Well, it is about that time of year when the leaves start to turn colors and fall off the trees. Around here, that color is usually brown with a tint of yellow or red, but mostly brown. A few of the Oaks are dropping their leaves now, but some are still green. My property has mostly oaks, pine, sweet gum, and black tupelo. None of these trees give much color and the ones that do, don’t change color at the same time. I do have a couple of small maples, but they are hidden in the back corner of the property.
The leaves are completely down around the middle of December. That is, the leaves that are going to come down. The Live Oak trees keep their leaves year round along with a lot of shrubs and bushes.
About the only thing that gives off bright fall colors are the trash trees and bushes. One in particular was imported from China as an ornamental tree, but the birds scattered the seeds and it is everywhere now. It is also very fast growing once it gets established. There is one next to my driveway that I cut off at the ground every year or two and it grow back. This year it only grew about six feet, but some years I swear that it grows faster than that. The picture below is a sample of some of the leaves off this type of tree, the Chinese Tallow. Notice that it can be red, orange, yellow, or green all on the same clump of small trees.
Go with me as I reminisce a bit about back when I was a youngen in the early 1950’s and it was the fall of the year in western Pennsylvania. There was always something about the Fall of the year that got my blood flowing. The smells of the leaves and the woods and of course all the goodies in the picnic basket.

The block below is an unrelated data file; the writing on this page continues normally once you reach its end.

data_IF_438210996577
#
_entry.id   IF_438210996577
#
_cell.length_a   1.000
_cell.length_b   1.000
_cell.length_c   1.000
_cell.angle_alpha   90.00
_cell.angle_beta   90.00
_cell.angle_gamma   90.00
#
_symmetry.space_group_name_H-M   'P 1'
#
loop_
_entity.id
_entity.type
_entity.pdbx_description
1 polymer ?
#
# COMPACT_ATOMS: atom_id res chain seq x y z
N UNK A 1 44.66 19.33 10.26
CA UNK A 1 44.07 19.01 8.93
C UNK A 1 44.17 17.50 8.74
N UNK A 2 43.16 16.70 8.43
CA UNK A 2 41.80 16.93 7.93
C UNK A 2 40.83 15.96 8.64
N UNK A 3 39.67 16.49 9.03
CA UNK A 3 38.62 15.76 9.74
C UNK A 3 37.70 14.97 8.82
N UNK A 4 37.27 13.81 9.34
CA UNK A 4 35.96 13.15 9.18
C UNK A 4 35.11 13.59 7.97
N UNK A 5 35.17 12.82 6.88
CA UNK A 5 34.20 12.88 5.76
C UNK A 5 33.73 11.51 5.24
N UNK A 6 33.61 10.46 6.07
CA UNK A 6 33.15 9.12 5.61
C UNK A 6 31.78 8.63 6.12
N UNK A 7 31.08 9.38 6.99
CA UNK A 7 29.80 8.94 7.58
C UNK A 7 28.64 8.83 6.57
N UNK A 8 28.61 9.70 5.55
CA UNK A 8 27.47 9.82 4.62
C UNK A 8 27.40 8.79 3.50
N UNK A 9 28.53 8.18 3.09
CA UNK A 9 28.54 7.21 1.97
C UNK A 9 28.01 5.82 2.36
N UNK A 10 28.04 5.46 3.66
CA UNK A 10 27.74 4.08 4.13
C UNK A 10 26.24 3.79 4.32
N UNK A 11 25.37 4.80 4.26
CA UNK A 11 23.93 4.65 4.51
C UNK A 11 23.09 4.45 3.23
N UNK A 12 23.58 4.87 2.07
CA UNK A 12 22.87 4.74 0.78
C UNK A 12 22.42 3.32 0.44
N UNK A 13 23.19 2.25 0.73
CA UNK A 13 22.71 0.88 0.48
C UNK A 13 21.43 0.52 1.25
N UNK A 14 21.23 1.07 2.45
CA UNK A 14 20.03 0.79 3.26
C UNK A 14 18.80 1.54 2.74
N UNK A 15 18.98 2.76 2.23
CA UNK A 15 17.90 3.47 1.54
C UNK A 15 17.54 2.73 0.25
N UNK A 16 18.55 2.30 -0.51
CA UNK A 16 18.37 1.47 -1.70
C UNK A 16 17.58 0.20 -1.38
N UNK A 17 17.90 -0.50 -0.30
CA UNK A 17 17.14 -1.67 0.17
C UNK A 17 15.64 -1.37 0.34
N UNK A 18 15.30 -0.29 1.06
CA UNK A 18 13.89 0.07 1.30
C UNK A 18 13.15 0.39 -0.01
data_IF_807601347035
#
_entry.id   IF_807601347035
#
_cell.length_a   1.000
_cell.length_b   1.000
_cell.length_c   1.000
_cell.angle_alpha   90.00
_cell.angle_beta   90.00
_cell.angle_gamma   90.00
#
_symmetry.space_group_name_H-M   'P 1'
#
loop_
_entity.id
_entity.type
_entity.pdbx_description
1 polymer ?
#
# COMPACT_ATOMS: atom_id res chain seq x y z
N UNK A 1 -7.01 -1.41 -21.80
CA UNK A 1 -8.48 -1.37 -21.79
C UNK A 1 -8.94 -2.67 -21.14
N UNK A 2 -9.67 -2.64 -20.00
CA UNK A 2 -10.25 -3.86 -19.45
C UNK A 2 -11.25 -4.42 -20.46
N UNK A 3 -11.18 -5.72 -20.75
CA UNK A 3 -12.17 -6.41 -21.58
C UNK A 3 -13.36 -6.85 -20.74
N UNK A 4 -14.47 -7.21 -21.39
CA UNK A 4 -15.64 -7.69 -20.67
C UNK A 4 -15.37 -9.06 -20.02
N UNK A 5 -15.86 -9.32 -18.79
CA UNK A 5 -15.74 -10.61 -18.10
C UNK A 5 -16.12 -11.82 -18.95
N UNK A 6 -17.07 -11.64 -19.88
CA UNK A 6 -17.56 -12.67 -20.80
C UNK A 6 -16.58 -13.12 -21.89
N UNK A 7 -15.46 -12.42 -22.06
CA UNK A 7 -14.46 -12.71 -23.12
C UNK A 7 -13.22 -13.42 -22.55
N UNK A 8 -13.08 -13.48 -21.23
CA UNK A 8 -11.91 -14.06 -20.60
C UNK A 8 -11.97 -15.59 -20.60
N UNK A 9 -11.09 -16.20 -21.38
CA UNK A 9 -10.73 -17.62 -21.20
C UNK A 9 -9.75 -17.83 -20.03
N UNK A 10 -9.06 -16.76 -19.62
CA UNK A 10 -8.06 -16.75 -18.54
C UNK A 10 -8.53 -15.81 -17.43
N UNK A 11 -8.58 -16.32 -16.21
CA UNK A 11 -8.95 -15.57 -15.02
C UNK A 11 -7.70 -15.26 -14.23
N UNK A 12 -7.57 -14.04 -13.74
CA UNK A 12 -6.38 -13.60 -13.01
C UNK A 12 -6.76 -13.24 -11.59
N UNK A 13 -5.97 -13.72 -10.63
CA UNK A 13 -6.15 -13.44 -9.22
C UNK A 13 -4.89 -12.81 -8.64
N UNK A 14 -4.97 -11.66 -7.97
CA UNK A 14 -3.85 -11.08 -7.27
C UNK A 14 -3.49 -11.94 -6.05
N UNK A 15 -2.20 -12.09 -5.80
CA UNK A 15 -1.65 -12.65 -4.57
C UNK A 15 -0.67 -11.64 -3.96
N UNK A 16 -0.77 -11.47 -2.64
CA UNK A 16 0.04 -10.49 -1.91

A picnic basket was packed, a folding table was put in the car trunk, my Mom, Dad, and I would pile into the old car and go pick up my grandparents. We would ride up into the hills and mountains and be in awe of all the beauty of autumn. The hills looked like a patchwork quilt with every color you could think of.
Around lunch time we would find a place to pull over and we would have the finest tasting meal you could ever want. Being out in the woods, surrounded by all that beauty, with the smells and sights, and being with the people that you really loved; a person couldn’t ask for a better feast. There was always a variety of food and lots of it, but I would always start out with my favorite – a peanut-butter and pickle sandwich. I preferred candied dill, but any sweet pickle would do. No accounting for taste, right?
Speaking of my strange tastes, my Dad introduced me to the culinary art of putting horseradish sauce on chocolate cake. Sounds terrible, doesn’t it? It was good. Something about the sweet of cake and the sour of the vinegar in the sauce and the tang of the horseradish that just livens it up. Not bad. You know, I haven’t had that combination in years. I have had horseradish, but no chocolate cake.
You all have a happy Thanksgiving. . .